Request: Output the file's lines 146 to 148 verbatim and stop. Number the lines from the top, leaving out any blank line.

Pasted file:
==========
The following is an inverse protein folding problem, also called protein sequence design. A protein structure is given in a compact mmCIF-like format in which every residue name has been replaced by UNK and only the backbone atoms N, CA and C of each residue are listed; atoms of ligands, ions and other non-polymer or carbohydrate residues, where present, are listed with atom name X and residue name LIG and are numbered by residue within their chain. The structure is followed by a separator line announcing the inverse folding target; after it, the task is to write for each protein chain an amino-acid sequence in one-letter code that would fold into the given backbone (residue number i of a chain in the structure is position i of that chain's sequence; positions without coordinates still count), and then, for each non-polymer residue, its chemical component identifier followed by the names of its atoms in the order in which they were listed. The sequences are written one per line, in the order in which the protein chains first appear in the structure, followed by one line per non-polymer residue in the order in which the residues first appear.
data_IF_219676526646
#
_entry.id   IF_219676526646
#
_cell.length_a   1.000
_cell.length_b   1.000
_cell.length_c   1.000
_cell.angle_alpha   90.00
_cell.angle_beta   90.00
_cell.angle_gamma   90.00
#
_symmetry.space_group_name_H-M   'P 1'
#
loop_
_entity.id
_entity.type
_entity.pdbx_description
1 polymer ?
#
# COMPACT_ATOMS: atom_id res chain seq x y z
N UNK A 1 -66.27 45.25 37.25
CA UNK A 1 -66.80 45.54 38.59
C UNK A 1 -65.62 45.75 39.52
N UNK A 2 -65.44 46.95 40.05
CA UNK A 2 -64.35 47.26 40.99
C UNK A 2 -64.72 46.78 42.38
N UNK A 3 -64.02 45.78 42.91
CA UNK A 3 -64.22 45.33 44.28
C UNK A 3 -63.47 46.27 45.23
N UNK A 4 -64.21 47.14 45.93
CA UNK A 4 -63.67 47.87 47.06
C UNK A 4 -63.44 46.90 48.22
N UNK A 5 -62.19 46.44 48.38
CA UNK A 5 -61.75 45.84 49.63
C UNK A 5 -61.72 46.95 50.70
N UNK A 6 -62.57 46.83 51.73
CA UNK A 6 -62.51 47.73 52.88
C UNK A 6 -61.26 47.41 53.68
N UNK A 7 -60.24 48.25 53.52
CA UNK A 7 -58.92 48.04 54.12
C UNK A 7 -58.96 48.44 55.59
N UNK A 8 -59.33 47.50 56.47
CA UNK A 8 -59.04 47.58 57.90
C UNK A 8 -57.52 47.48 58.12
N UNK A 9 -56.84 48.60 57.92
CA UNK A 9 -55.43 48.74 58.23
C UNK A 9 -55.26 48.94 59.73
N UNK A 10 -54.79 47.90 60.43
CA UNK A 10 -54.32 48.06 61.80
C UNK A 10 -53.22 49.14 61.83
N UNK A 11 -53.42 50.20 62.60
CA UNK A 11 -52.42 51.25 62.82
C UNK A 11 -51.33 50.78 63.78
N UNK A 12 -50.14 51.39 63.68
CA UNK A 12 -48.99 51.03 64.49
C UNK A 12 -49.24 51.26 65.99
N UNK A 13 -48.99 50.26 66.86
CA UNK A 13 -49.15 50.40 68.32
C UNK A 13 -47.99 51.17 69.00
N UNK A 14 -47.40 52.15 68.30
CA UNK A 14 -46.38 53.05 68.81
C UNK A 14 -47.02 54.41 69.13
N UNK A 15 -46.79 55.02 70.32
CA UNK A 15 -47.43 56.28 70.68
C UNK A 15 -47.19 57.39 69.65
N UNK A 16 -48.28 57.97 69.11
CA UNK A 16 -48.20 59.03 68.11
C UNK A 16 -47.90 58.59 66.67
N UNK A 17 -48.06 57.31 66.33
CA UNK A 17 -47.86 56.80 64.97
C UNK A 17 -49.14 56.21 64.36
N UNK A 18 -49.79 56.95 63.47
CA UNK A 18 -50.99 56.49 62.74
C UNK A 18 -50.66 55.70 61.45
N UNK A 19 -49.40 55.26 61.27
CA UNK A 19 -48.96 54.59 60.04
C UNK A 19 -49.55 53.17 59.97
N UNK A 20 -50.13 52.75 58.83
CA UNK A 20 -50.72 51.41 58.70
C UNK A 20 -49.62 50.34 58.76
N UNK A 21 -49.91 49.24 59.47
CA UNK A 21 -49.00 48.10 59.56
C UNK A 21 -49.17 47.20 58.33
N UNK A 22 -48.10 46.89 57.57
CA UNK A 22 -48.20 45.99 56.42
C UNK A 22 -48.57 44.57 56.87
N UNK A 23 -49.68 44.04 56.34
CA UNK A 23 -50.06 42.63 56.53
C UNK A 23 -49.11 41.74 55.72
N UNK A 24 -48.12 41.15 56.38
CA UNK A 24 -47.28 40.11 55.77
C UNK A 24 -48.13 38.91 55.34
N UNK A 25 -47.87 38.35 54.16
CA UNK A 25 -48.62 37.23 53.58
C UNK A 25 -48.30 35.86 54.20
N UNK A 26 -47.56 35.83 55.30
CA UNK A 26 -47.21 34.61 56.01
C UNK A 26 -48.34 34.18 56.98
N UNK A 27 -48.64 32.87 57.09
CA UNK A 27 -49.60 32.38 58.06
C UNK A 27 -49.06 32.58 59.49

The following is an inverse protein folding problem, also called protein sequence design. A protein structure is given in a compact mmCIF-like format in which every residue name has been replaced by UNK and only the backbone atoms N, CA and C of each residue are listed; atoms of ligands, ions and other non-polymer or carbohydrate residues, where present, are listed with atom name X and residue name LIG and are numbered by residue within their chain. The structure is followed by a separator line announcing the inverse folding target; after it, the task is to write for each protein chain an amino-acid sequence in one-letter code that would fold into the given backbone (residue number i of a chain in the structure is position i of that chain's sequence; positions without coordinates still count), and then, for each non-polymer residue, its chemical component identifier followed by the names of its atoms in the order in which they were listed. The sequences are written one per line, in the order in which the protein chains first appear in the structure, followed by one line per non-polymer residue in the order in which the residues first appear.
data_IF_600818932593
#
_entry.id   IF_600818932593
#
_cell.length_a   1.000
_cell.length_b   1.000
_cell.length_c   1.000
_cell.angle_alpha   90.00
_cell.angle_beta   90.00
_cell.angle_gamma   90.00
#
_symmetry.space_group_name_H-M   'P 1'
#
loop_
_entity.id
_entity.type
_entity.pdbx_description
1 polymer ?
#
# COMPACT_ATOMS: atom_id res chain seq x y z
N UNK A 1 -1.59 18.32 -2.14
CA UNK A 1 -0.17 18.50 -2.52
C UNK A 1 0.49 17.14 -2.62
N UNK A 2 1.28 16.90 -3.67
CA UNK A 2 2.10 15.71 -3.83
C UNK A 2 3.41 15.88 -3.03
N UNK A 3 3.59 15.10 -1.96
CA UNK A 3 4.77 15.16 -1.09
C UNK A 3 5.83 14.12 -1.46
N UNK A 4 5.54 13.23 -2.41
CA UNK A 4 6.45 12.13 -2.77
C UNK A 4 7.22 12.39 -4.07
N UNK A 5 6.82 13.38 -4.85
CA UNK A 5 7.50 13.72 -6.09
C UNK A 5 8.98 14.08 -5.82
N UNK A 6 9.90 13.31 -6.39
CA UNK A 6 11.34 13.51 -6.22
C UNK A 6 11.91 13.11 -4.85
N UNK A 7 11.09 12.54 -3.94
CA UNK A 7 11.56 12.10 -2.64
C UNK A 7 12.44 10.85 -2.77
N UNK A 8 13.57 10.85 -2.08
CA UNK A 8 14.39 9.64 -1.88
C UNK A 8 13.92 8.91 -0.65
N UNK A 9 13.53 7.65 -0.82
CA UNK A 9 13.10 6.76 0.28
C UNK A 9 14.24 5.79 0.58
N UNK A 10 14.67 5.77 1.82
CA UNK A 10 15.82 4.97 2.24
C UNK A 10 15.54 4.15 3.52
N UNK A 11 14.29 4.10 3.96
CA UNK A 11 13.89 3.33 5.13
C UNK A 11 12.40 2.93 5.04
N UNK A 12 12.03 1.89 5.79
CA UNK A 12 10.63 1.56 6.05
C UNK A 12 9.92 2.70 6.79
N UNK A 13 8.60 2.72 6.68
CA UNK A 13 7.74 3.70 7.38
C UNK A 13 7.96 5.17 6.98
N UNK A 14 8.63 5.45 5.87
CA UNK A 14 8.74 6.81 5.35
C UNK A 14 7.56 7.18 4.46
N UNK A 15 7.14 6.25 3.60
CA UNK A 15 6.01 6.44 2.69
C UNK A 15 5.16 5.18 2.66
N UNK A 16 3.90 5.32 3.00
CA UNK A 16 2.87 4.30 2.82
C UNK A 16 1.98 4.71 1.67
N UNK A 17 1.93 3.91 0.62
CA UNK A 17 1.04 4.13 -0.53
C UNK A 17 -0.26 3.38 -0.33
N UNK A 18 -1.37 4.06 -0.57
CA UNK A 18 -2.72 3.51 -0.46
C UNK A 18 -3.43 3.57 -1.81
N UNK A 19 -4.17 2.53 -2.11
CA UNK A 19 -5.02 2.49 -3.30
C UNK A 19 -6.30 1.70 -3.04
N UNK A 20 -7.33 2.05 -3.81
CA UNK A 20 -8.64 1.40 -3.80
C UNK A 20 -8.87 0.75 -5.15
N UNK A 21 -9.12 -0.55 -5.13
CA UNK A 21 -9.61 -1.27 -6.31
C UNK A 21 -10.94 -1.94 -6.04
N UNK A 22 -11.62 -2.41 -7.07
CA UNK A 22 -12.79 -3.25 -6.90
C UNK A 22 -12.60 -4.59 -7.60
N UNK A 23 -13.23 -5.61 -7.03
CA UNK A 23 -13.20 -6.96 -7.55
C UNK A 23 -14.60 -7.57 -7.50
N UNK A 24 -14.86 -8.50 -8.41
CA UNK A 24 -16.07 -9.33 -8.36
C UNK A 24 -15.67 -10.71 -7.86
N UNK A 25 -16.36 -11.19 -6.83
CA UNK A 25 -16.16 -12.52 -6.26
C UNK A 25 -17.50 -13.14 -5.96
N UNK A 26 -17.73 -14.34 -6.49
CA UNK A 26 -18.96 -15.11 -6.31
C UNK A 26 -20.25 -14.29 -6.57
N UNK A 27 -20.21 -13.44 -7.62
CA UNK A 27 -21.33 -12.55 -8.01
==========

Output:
CA UNK A 8 14.39 9.64 -1.88
C UNK A 8 13.92 8.91 -0.65
N UNK A 9 13.53 7.65 -0.82